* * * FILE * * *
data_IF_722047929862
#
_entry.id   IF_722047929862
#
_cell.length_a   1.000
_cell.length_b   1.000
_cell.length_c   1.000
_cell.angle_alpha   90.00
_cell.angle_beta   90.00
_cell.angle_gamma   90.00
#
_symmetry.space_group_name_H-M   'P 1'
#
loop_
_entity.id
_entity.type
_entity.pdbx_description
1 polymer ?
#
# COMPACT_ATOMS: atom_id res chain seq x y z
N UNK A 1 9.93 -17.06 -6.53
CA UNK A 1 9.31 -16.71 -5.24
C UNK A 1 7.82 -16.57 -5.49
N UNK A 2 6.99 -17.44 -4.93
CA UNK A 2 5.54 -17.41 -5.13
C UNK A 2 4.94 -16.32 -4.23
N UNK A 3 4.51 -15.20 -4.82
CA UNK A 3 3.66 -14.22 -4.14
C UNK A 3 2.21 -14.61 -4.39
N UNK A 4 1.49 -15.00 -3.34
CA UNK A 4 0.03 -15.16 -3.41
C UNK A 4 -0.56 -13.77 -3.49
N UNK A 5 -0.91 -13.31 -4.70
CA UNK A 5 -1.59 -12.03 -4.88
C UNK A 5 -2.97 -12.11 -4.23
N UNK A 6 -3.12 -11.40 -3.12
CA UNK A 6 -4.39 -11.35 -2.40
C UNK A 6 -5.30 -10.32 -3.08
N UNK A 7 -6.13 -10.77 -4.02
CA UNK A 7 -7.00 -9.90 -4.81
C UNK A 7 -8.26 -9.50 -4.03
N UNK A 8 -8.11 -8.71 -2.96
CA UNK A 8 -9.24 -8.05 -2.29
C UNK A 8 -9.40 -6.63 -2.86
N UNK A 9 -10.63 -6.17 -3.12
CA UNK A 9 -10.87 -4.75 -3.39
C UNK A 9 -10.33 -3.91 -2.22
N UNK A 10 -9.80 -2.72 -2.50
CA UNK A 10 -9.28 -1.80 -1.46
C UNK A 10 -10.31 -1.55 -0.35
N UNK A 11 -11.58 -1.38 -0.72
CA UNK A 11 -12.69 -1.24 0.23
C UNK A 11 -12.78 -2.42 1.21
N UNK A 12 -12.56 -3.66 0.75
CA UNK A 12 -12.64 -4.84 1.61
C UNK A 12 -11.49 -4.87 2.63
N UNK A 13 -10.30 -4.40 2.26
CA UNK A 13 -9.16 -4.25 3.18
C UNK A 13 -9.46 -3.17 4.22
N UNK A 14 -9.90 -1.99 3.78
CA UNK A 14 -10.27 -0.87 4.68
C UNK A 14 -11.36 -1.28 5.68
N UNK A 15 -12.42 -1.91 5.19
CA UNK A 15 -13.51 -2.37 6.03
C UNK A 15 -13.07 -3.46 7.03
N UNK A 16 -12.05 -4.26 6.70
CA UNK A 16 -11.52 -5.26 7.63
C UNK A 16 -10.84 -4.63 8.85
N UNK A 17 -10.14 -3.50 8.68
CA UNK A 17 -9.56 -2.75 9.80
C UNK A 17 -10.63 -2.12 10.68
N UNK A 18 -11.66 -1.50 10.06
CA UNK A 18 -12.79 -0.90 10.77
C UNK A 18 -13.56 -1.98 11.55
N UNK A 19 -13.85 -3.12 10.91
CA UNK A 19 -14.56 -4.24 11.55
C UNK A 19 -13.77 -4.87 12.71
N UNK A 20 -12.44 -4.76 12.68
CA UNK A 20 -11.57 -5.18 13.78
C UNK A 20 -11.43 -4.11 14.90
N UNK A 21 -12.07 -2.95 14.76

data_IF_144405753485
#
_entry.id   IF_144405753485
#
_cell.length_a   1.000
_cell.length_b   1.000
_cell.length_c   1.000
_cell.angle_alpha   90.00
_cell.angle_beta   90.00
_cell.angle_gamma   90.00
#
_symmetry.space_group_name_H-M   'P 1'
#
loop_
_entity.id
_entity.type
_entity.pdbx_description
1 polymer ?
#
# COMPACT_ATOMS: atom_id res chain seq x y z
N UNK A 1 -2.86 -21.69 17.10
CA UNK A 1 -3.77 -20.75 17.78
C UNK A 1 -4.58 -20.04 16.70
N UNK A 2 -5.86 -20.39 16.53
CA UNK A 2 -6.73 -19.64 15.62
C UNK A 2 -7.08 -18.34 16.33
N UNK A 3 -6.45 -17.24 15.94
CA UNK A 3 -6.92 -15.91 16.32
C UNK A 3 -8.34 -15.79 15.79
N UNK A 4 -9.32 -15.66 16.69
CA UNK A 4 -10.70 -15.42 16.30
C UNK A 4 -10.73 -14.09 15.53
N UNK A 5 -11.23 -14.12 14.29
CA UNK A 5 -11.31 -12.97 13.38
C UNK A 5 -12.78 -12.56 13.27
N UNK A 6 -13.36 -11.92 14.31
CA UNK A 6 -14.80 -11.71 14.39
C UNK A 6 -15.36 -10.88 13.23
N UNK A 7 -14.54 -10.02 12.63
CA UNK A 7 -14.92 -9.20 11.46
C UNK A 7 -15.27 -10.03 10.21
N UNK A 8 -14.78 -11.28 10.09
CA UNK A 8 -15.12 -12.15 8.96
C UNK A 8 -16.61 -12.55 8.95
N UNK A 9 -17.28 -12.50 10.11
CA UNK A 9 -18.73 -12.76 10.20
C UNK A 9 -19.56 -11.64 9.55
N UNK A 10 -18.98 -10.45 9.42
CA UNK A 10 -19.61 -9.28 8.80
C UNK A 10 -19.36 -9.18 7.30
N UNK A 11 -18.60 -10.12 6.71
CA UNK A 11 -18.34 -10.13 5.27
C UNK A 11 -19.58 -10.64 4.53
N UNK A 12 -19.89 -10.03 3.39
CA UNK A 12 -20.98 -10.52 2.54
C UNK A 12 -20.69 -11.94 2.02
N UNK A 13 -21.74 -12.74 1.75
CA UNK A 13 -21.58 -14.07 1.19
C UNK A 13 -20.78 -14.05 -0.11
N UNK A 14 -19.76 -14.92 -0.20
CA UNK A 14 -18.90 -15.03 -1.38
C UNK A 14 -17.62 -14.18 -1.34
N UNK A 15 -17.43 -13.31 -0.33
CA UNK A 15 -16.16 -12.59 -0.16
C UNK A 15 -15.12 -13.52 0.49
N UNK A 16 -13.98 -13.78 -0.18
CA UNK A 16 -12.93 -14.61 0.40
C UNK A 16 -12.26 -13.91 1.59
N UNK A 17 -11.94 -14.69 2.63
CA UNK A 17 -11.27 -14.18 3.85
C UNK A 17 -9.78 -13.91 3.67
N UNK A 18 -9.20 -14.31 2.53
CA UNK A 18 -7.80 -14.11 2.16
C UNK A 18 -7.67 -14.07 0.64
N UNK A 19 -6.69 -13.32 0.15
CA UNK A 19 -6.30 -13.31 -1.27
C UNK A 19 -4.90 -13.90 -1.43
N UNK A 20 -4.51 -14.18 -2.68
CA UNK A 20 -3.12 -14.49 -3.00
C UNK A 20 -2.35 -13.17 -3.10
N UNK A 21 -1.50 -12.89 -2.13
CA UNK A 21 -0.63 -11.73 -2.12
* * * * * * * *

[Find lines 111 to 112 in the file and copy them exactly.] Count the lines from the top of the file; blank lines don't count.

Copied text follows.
N UNK A 4 -9.32 -15.66 16.69
CA UNK A 4 -10.70 -15.42 16.30